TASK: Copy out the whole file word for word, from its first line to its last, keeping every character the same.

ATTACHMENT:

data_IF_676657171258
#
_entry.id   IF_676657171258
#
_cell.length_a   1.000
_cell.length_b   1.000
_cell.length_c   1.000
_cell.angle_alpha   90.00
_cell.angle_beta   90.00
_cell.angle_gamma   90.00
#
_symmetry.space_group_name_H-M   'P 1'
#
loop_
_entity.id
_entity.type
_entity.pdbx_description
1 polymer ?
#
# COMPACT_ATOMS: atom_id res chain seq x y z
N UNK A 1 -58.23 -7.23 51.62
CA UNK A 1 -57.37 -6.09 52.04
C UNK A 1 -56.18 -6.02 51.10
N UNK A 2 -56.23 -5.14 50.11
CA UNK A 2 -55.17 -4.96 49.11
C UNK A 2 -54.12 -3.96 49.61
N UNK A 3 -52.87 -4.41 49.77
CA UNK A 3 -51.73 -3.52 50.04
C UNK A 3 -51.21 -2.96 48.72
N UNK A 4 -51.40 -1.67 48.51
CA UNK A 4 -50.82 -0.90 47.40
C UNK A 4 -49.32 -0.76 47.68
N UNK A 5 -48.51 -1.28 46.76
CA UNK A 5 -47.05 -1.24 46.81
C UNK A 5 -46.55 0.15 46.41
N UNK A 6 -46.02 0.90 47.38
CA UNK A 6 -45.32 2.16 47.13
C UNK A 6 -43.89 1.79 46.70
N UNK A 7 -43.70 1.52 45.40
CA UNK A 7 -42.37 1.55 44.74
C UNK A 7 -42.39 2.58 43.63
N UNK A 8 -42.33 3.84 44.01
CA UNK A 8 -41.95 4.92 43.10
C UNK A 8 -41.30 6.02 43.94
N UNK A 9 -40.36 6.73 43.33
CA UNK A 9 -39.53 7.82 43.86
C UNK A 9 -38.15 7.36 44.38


data_IF_676657171258
#
_entry.id   IF_676657171258
#
_cell.length_a   1.000
_cell.length_b   1.000
_cell.length_c   1.000
_cell.angle_alpha   90.00
_cell.angle_beta   90.00
_cell.angle_gamma   90.00
#
_symmetry.space_group_name_H-M   'P 1'
#
loop_
_entity.id
_entity.type
_entity.pdbx_description
1 polymer ?
#
# COMPACT_ATOMS: atom_id res chain seq x y z
N UNK A 1 -58.23 -7.23 51.62
CA UNK A 1 -57.37 -6.09 52.04
C UNK A 1 -56.18 -6.02 51.10
N UNK A 2 -56.23 -5.14 50.11
CA UNK A 2 -55.17 -4.96 49.11
C UNK A 2 -54.12 -3.96 49.61
N UNK A 3 -52.87 -4.41 49.77
CA UNK A 3 -51.73 -3.52 50.04
C UNK A 3 -51.21 -2.96 48.72
N UNK A 4 -51.40 -1.67 48.51
CA UNK A 4 -50.82 -0.90 47.40
C UNK A 4 -49.32 -0.76 47.68
N UNK A 5 -48.51 -1.28 46.76
CA UNK A 5 -47.05 -1.24 46.81
C UNK A 5 -46.55 0.15 46.41
N UNK A 6 -46.02 0.90 47.38
CA UNK A 6 -45.32 2.16 47.13
C UNK A 6 -43.89 1.79 46.70
N UNK A 7 -43.70 1.52 45.40
CA UNK A 7 -42.37 1.55 44.74
C UNK A 7 -42.39 2.58 43.63
N UNK A 8 -42.33 3.84 44.01
CA UNK A 8 -41.95 4.92 43.10
C UNK A 8 -41.30 6.02 43.94
N UNK A 9 -40.36 6.73 43.33
CA UNK A 9 -39.53 7.82 43.86
C UNK A 9 -38.15 7.36 44.38